Over the last few months Pride has been celebrated around the country (Happy Pride everyone!). However, not everyone is celebrating and this week a bus driver in Norwich was suspended after refusing to drive the 501 bus to Thickthorn because its number was rainbow-coloured. The bus driver apparently insisted on swapping buses, complaining that the rainbow colouring "promoted homosexuality". Go East Anglia, who runs the service, have indicated that a full investigation is under way. 

We may never find out what action (if any) Go East Anglia decide to take against the bus driver, or if this issue ends up being the subject of employment tribunal proceedings. For now, this incident serves as a useful opportunity to recap when an employer is allowed to suspend an employee under law.  

A common myth is that suspension is appropriate whenever there is an allegation of gross misconduct. This is incorrect. In fact the law tightly limits when suspension can be legitimately used. Suspension is a protective measure and broadly speaking the employee's continued presence at work must pose a real risk to either:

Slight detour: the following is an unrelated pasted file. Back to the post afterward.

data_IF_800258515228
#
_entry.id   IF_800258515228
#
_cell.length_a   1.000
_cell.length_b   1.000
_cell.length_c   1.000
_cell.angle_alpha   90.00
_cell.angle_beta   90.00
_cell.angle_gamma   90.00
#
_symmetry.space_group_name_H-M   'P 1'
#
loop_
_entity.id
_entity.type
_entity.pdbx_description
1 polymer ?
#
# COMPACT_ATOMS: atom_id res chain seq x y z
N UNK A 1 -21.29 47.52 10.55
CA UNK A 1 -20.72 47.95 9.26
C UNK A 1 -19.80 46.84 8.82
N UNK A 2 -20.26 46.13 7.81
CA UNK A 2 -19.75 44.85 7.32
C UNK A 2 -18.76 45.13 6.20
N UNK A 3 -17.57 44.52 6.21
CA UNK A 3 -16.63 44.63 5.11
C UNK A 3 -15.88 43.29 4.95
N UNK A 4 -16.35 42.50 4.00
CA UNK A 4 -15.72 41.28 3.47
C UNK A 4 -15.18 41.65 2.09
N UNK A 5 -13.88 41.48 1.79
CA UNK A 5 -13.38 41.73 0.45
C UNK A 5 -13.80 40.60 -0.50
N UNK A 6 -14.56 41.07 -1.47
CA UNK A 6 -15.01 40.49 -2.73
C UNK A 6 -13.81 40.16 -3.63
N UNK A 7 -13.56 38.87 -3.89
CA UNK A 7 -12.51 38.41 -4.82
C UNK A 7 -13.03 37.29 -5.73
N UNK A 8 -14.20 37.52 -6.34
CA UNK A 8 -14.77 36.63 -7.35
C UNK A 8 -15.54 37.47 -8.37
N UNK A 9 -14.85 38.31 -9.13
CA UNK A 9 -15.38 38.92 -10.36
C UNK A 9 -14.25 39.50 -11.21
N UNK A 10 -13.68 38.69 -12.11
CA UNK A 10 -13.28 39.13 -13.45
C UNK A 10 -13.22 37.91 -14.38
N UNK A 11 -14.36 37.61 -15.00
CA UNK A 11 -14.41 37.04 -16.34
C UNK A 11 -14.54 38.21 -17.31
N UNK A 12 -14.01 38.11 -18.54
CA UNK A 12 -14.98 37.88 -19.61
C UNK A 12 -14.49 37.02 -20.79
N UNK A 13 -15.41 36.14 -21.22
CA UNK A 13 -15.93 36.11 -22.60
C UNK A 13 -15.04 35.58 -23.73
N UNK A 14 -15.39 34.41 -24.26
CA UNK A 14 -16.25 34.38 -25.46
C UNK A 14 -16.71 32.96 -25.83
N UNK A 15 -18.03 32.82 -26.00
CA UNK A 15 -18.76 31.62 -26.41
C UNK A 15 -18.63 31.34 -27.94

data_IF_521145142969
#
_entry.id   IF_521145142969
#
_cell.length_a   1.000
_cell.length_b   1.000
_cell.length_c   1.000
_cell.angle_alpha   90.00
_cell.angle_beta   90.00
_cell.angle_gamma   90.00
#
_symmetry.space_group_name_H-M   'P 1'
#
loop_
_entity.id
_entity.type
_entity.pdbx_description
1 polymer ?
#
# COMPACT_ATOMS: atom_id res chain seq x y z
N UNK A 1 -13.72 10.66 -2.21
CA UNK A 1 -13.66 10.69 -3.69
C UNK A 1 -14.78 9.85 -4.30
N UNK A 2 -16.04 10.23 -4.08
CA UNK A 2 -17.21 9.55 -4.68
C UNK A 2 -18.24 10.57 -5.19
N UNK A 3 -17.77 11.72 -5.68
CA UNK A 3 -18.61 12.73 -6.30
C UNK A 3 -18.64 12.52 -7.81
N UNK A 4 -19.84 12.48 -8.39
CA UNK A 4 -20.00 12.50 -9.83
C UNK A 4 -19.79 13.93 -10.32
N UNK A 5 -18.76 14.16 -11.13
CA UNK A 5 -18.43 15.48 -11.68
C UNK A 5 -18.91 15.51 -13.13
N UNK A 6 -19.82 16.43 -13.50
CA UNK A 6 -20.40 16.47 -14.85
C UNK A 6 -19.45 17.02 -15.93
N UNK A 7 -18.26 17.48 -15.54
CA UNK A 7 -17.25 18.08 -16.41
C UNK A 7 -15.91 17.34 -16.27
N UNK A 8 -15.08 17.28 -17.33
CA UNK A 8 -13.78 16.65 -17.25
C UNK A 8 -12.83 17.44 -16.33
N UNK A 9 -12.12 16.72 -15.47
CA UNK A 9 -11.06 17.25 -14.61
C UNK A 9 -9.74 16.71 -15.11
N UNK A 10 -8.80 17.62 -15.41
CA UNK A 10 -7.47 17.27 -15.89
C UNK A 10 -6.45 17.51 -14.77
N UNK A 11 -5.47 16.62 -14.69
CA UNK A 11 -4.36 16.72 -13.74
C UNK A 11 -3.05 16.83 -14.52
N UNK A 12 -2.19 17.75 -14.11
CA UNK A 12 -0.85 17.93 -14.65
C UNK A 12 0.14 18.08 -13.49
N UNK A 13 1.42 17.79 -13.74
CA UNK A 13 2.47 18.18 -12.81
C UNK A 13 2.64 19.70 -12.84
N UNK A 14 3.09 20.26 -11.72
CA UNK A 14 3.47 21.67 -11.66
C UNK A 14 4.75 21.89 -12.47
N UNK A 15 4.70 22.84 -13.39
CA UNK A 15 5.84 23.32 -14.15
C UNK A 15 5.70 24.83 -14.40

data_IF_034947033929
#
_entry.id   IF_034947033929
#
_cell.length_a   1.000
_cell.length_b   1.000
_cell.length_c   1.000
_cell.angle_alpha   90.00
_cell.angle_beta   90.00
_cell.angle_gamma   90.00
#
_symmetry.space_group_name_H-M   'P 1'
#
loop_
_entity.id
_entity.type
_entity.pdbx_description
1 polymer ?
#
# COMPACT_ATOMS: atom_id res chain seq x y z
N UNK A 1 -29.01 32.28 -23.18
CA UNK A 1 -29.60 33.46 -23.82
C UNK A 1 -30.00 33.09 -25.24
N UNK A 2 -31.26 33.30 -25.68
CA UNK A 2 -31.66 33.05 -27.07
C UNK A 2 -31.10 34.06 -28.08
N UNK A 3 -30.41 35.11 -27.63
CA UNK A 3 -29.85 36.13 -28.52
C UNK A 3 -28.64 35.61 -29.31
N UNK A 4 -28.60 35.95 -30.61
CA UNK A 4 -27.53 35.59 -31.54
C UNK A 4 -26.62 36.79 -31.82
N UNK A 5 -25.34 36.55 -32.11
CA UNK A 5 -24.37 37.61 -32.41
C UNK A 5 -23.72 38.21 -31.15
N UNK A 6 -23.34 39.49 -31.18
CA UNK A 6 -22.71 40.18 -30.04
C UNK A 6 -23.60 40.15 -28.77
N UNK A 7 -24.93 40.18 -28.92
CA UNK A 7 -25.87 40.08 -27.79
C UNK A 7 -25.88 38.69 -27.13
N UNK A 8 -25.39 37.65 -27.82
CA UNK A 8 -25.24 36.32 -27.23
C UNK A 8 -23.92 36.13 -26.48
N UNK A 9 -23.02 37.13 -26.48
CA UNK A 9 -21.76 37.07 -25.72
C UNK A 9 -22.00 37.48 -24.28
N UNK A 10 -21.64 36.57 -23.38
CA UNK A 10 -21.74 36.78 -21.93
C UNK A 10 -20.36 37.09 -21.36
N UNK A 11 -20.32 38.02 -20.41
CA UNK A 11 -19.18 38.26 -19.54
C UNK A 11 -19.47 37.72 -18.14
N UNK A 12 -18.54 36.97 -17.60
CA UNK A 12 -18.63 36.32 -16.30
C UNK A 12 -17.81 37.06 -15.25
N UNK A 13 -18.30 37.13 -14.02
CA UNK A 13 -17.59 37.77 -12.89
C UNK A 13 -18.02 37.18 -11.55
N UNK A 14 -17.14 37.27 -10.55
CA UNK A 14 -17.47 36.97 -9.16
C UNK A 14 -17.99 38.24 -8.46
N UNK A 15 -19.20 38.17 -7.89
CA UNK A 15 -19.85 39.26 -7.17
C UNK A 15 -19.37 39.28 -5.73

1.  the disciplinary investigation (is it likely that the employee may destroy relevant documents or intimidate witnesses?);
  2. the business (in this case Go East Anglia may argue that if he had remained at work there would be a risk that the bus driver would disrupt services and potentially damage the company's brand by continuing to refuse to drive buses with rainbow numbers); or
  3. its employees (this may be relevant if the allegation of misconduct is bullying, for example).

If none of these risks apply then suspension could breach the implied term of trust and confidence and, in a worst case scenario, the employer may find itself defending a constructive dismissal claim. There are also other considerations to bear in mind. For example, employers should check whether there is a contractual right to suspend in the contract of employment and whether the employee has an implied right to work (e.g. if their earnings, such as commission, depend on them being at work). 

Any suspension should be kept as short as possible and reviewed frequently to check it is still necessary. Since suspension is not a punitive sanction, full pay and benefits should be maintained throughout.